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I am recently getting into PCB etching. So I use 10 M HCL solution, 3% hydrogen peroxide mixed in 1:1 ratio for my etchent. Currently, I am storing my HCL and hydrogen peroxide in my shed which can vary in temperature from -10 degrees Celsius to 25 degrees Celsius. The shed is outside my house. I also store my etchent next to HCL and hydrogen peroxide in the shed as well. Will it be safe to store all of these three chemicals inside a shed?

I do have metal tools in there but I don't care if it rusts. I am just afraid of hydrogen gas that might form because of HCL fumes. Also, I store my acetone indoor inside a plastic container because I heard that its flash point is -20 degrees Celsius. I don't want it to spontaneously catch on fire if I did store it in the shed. So are these storing method adequate or do I need more precautions.

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    $\begingroup$ You probably have gasoline in the shed which is about as dangerous as acetone. 3% hydrogen peroxide can be bought in a drug store, so no biggie. The 10M acid is a problem to me. It probably is in a glass bottle. What if you knock something over in the shed which breaks the bottle? Since you're asking the question I seriously doubt you're taking the proper safety precautions. Also kids then to play around in sheds. So the shed needs to be locked at least. $\endgroup$ – MaxW Oct 15 '16 at 0:56
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    $\begingroup$ PPE and ventilation are a must. Your info on acetone is way off - mine regularly withstands 40 Celsius (or higher). You'll get more expert advice that what I can offer here, but do be careful. Also: my glassware and all chemicals (including things like bug spray and the like) are in double-locked, explosion-proof cabinets. $\endgroup$ – Todd Minehardt Oct 15 '16 at 0:57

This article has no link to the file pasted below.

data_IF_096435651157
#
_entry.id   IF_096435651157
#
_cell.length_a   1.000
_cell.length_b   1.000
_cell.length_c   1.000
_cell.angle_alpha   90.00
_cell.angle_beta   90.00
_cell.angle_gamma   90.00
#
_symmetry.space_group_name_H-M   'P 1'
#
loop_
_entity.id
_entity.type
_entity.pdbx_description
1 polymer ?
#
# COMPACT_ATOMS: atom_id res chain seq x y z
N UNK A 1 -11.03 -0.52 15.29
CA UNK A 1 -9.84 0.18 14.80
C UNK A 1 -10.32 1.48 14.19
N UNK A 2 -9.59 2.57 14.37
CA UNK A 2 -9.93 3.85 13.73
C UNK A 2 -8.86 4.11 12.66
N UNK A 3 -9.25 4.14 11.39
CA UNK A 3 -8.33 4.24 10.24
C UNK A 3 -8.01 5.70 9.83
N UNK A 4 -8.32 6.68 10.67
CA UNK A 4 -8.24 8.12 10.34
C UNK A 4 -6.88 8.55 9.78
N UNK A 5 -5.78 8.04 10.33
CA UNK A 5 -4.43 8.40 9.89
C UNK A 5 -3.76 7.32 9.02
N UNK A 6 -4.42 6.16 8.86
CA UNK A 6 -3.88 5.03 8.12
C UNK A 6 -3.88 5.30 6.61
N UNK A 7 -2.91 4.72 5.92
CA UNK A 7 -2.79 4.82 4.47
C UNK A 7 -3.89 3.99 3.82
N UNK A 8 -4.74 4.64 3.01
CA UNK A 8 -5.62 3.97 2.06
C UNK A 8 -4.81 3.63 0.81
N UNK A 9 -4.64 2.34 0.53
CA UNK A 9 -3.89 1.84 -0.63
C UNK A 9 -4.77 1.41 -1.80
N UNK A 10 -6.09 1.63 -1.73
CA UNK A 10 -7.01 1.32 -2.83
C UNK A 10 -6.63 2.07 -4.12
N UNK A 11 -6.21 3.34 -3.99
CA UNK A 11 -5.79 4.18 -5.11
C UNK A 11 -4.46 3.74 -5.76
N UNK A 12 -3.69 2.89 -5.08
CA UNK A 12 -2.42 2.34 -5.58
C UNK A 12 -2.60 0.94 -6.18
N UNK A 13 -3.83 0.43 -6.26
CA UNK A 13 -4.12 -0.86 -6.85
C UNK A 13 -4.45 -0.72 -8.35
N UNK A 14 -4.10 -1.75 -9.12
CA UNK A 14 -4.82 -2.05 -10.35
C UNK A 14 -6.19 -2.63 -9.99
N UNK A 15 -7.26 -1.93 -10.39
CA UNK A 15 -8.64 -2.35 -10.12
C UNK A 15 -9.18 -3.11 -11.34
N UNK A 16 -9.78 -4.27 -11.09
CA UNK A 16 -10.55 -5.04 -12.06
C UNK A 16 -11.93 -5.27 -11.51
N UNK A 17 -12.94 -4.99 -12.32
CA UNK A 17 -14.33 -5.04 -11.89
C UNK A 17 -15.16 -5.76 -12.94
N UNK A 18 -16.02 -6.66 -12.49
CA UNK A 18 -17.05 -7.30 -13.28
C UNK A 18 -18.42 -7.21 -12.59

• $\begingroup$ I dont have gasoline in my shed and no one even comes in here anyway. The 10M acid is in a polyethylene jug not a glass bottle. Also the info about acetone's flash point is from MSDS. $\endgroup$ – steven Oct 15 '16 at 1:39
  • $\begingroup$ Not a danger, but household 3% hydrogen peroxide slowly decomposes, and decomposes more rapidly when mixed with almost anything (phosphates being one exception). The peroxide's shelf life is limited, particularly once opened, or mixed with HCl, or with large temperature swings. Unless it takes up too much room, I'd store it in my house. $\endgroup$ – DrMoishe Pippik Oct 16 '16 at 2:44
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You don't need to take any special precautions when storing these chemicals together compared to how you would store them individually. They should all preferably be stored in their original, properly labeled containers with properly fitting lids.

Regarding your concern for hydrogen gas forming from the HCl fumes, that is simply not a reaction that will take place from only the compounds you've listed, or in combination with anything else you would typically find in a utility or storage shed. You will want to avoid breathing HCl fumes while working with it of course, but as far as a storage concern even this will not be an issue for you.

I commend your extreme caution here in general, although your fears of the acetone igniting from sitting in a hot shed are unwarranted. The flash point of a compound is the lowest temperature at which it can be ignited with an ignition source, like a spark. This is commonly confused with the autoignition temperature, which is the lowest temperature at which a compound can spontaneously combust without an ignition source. So, while you really don't want your acetone near a flame or spark source at any temperature, it's autoignition temperature is $\pu{465^oC}$ and so you don't have to worry about it igniting just from sitting in a hot shed.

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